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Focus: Transportation Management

Feature Article from Our Transportation Management Subject Area - See All

From SCDigest's On-Target E-Magazine

April 11 , 2012

 

Logistics News: Truck Driver Turnover Dropped Slightly in Q4, ATA Says

 

One Point Improvement over Q3 at Least Stops Rising Levels Since Start of 2010

SCDigest Editorial Staff

 

Amid growing concerns over current and future driver shortages, the American Trucking Associations said this week that driver turnover in Q4 dropped slightly, but still came in at a rate of 88%.

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The turnover issue is almost completely a problem for truckload carriers. Less-than-truckload carriers have a turnover rate of 7 percent.
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That was down just one percentage point from the Q3 level.

While that may not seem like much improvement, it follows a number of consecutive quarters where the turnover rate increased since it bottomed out at 39% in the first quarter of 2010.

 

For the full year, the large truckload turnover rate in 2011  averaged 83%, the highest average since 2007 when driver churn at large carriers averaged 117%, according to the ATA.

 

That turnover rate peaked at 136% in 2005, contributing to a major capacity crisis in the industry.

 

Relatedly, the Bureau of Labor Statistics recently said that the number of truck drivers employed increased last year for the first time since 2008, rising 2.9% to to 1.51 million, after falling 18.4% from 2008 through 2010.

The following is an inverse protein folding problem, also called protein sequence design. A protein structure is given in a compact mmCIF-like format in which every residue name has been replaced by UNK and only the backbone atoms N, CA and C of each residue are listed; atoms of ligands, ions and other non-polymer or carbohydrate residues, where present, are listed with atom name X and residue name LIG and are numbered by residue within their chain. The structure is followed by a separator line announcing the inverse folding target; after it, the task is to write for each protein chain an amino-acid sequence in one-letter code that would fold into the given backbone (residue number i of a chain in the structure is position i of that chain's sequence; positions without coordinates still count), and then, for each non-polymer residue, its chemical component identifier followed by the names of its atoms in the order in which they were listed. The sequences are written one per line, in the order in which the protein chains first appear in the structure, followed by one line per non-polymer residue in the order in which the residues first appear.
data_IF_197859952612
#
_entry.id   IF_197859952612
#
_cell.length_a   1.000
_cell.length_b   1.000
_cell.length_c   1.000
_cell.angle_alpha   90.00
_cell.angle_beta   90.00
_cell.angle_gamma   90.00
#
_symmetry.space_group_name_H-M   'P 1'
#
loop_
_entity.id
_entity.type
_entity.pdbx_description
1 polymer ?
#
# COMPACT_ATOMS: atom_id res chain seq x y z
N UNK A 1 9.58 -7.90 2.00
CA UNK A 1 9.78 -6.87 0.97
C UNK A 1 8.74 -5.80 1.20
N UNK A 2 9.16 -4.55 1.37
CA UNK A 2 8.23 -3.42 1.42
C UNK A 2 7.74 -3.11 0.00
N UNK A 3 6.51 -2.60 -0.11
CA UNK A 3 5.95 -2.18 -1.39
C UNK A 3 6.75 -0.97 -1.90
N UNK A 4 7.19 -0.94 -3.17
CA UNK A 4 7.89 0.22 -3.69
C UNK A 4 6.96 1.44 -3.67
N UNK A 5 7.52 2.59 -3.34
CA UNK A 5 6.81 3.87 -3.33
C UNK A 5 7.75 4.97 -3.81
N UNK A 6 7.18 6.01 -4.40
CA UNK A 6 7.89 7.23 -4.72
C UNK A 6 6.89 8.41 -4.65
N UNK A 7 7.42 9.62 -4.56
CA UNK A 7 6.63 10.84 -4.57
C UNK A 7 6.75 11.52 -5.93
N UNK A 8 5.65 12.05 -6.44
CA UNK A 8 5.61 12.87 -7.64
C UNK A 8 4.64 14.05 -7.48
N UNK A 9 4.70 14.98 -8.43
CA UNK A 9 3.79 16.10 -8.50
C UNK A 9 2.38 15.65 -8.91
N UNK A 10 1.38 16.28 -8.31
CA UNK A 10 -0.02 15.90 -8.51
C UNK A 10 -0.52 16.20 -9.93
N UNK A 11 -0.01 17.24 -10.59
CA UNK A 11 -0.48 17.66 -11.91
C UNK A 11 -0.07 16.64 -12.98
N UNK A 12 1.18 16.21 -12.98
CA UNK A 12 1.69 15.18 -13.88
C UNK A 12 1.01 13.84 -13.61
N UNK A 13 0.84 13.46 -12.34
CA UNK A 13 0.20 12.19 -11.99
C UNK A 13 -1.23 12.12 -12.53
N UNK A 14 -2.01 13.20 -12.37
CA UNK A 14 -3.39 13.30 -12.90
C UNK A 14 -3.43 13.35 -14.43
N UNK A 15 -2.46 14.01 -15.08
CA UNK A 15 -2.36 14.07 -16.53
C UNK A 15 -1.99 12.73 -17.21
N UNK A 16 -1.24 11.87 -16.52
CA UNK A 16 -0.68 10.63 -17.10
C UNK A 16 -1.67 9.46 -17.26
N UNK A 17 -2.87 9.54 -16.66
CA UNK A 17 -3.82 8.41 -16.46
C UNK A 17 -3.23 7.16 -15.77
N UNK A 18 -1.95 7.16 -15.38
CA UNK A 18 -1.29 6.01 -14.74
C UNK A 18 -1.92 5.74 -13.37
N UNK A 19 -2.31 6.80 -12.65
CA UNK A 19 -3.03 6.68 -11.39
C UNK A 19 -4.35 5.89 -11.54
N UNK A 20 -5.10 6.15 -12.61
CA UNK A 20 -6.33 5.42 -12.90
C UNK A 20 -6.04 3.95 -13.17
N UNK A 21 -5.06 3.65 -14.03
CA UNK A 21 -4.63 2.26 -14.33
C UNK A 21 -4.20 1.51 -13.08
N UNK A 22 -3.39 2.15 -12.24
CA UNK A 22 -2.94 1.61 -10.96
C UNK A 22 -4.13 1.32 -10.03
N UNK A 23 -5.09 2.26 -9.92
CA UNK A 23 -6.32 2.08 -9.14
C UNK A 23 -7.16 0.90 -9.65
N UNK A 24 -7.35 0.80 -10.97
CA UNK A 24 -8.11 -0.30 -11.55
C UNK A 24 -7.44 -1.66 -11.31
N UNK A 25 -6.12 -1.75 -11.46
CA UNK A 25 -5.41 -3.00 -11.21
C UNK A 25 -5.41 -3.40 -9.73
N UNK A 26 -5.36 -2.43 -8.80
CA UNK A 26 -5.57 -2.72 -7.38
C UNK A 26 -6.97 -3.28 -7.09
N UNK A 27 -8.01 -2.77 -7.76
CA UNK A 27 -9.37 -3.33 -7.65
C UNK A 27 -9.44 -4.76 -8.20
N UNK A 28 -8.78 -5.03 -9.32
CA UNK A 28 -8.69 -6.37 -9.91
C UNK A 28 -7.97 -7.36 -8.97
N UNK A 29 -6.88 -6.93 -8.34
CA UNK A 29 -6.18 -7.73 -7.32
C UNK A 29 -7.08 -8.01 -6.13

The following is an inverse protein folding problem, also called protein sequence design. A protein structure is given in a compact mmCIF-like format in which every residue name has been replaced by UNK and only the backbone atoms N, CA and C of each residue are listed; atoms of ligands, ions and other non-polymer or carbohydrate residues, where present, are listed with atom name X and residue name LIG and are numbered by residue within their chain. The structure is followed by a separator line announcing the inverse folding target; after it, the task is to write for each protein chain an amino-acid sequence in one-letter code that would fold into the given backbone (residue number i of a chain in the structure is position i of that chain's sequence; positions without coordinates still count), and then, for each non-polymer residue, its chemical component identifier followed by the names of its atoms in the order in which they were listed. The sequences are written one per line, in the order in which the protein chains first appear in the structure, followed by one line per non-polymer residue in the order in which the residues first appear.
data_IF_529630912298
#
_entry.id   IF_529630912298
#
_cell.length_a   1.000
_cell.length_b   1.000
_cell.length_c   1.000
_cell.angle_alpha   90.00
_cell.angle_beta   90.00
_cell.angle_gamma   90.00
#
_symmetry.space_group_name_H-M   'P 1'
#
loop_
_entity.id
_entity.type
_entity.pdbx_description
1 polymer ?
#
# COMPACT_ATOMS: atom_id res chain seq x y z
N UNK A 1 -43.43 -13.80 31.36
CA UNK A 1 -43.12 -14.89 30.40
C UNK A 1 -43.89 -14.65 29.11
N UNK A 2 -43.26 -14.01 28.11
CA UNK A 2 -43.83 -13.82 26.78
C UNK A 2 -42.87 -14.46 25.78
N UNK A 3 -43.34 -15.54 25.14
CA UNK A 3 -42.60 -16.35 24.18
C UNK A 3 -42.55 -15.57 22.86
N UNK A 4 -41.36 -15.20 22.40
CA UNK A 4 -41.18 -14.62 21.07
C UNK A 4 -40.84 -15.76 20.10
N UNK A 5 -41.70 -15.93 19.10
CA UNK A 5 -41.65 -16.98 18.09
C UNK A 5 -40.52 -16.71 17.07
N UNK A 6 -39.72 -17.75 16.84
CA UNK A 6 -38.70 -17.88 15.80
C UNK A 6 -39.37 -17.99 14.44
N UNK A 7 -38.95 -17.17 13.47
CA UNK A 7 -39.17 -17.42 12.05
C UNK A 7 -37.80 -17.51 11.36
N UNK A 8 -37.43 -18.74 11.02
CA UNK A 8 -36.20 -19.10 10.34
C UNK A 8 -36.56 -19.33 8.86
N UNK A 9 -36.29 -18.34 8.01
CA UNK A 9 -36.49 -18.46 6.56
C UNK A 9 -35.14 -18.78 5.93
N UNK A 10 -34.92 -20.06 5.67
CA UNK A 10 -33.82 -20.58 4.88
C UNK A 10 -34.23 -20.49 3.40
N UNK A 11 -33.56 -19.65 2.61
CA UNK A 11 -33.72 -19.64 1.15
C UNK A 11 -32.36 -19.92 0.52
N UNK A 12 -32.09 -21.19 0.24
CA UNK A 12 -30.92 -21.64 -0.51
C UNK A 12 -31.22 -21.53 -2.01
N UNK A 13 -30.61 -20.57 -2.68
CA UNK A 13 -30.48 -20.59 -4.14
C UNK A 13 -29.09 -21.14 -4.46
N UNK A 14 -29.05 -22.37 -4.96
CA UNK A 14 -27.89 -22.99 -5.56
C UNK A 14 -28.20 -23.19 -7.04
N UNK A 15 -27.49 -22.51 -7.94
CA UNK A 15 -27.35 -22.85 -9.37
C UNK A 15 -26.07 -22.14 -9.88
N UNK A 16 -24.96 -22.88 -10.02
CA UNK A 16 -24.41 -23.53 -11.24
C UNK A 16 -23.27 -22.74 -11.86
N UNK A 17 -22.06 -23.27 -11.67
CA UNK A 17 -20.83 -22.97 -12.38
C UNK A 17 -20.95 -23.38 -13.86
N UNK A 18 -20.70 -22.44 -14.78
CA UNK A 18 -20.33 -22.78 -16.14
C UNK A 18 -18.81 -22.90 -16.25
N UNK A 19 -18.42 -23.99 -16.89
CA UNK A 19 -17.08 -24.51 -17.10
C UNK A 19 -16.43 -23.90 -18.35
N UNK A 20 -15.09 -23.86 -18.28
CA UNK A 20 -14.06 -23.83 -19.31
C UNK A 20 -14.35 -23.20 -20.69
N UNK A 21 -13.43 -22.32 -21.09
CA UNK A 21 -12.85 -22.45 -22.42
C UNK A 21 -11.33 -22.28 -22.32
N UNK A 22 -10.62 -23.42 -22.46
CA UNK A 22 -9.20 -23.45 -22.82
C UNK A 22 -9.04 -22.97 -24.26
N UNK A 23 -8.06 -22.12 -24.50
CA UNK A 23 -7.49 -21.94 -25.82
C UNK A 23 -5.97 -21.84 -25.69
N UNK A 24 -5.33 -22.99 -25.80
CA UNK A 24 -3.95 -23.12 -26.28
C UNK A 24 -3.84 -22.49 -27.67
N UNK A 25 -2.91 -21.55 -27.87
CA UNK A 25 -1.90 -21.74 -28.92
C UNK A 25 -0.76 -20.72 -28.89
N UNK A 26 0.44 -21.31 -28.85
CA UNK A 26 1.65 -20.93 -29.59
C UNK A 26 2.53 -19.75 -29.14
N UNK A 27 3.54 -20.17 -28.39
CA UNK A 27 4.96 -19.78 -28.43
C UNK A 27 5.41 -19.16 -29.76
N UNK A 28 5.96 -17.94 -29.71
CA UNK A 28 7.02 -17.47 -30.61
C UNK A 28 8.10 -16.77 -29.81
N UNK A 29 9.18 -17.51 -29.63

So, that's 16.1% below the nearly 1.8 million tractor-trailer drivers employed in the U.S. in 2008 — the highest year on record year for truck driver employment.

 

Apart from 2010, the 1.51 million driver figure represents the lowest number of drivers employed since 1998, according to BLS data, which does not include self-employed drivers

 

Also, the average pay for tractor-trailer drivers barely went up in 2011, rising 1% last year to $39,830, compared with $39,450 in 2010, according to the BLS.


(Transportation Management Article Continued Below)

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The ATA, for its part, was hardly sanguine about the slight reversal in  direction.

 

“This reprieve, while surprising, is likely temporary,” said ATA Chief Economist Bob Costello. As the economy recovers, the driver market will tighten, he said.

 

Many observers have noted that the low-employment economy and poor construction industry conditions have not led to a surge of drivers to start or return to the industry, as has happened historically. New CSA 2010 changes relative to reporting on the safety records of drivers may also be playonmg a role in keeping a large number of potential drivers out of the industry.

 

Interestingly, smaller size truckers appear to do a better job retaining their drivers. Truckload firms with less than $30 million in annual revenue saw their fourth quarter turnover rate dropped from 57 to 55%, more than 30 percentage points below the overall average.

 

And the turnover issue is almost completely a problem for truckload carriers. Less-than-truckload carriers have a turnover rate of 7 percent, ATA said, primarily due to the much better lifestyle enjoyed by LTL drivers, who can get home most evenings. In fact, a lot of the turnover in TL comes from drivers leavng the sector for positions at LTL carriers or private fleets.

 

Comment on this article at the Feedback Section below.

 


Recent Feedback

The fast and secured transportation is the key requirement of any business. I agree, turnover issue is absolutely a problem for truckload carriers.


John Williams
Truck Drivers and Logistics Management
Logistics Software Solutions
Apr, 18 2012
 
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